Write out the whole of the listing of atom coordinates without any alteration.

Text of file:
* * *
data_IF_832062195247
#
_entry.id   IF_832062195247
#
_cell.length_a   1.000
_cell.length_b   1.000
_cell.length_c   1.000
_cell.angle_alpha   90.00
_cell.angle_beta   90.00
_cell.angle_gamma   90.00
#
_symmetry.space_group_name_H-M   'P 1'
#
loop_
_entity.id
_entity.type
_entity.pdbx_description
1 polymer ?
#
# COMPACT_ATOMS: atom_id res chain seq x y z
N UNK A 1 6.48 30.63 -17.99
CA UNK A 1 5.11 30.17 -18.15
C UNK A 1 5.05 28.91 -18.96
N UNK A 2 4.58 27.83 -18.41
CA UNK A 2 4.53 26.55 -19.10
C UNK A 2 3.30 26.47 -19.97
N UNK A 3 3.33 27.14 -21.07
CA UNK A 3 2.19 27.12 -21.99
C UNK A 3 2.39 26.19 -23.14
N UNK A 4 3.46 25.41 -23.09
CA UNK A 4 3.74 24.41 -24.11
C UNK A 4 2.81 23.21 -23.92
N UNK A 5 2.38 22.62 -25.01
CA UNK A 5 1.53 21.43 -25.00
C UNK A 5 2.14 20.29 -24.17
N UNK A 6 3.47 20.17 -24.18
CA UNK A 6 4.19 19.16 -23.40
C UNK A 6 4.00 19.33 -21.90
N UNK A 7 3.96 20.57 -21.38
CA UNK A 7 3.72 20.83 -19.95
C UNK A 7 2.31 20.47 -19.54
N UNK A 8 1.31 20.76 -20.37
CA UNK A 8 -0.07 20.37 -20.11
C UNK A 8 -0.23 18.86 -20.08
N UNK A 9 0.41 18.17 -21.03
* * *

data_IF_832062195247
#
_entry.id   IF_832062195247
#
_cell.length_a   1.000
_cell.length_b   1.000
_cell.length_c   1.000
_cell.angle_alpha   90.00
_cell.angle_beta   90.00
_cell.angle_gamma   90.00
#
_symmetry.space_group_name_H-M   'P 1'
#
loop_
_entity.id
_entity.type
_entity.pdbx_description
1 polymer ?
#
# COMPACT_ATOMS: atom_id res chain seq x y z
N UNK A 1 6.48 30.63 -17.99
CA UNK A 1 5.11 30.17 -18.15
C UNK A 1 5.05 28.91 -18.96
N UNK A 2 4.58 27.83 -18.41
CA UNK A 2 4.53 26.55 -19.10
C UNK A 2 3.30 26.47 -19.97
N UNK A 3 3.33 27.14 -21.07
CA UNK A 3 2.19 27.12 -21.99
C UNK A 3 2.39 26.19 -23.14
N UNK A 4 3.46 25.41 -23.09
CA UNK A 4 3.74 24.41 -24.11
C UNK A 4 2.81 23.21 -23.92
N UNK A 5 2.38 22.62 -25.01
CA UNK A 5 1.53 21.43 -25.00
C UNK A 5 2.14 20.29 -24.17
N UNK A 6 3.47 20.17 -24.18
CA UNK A 6 4.19 19.16 -23.40
C UNK A 6 4.00 19.33 -21.90
N UNK A 7 3.96 20.57 -21.38
CA UNK A 7 3.72 20.83 -19.95
C UNK A 7 2.31 20.47 -19.54
N UNK A 8 1.31 20.76 -20.37
CA UNK A 8 -0.07 20.37 -20.11
C UNK A 8 -0.23 18.86 -20.08
N UNK A 9 0.41 18.17 -21.03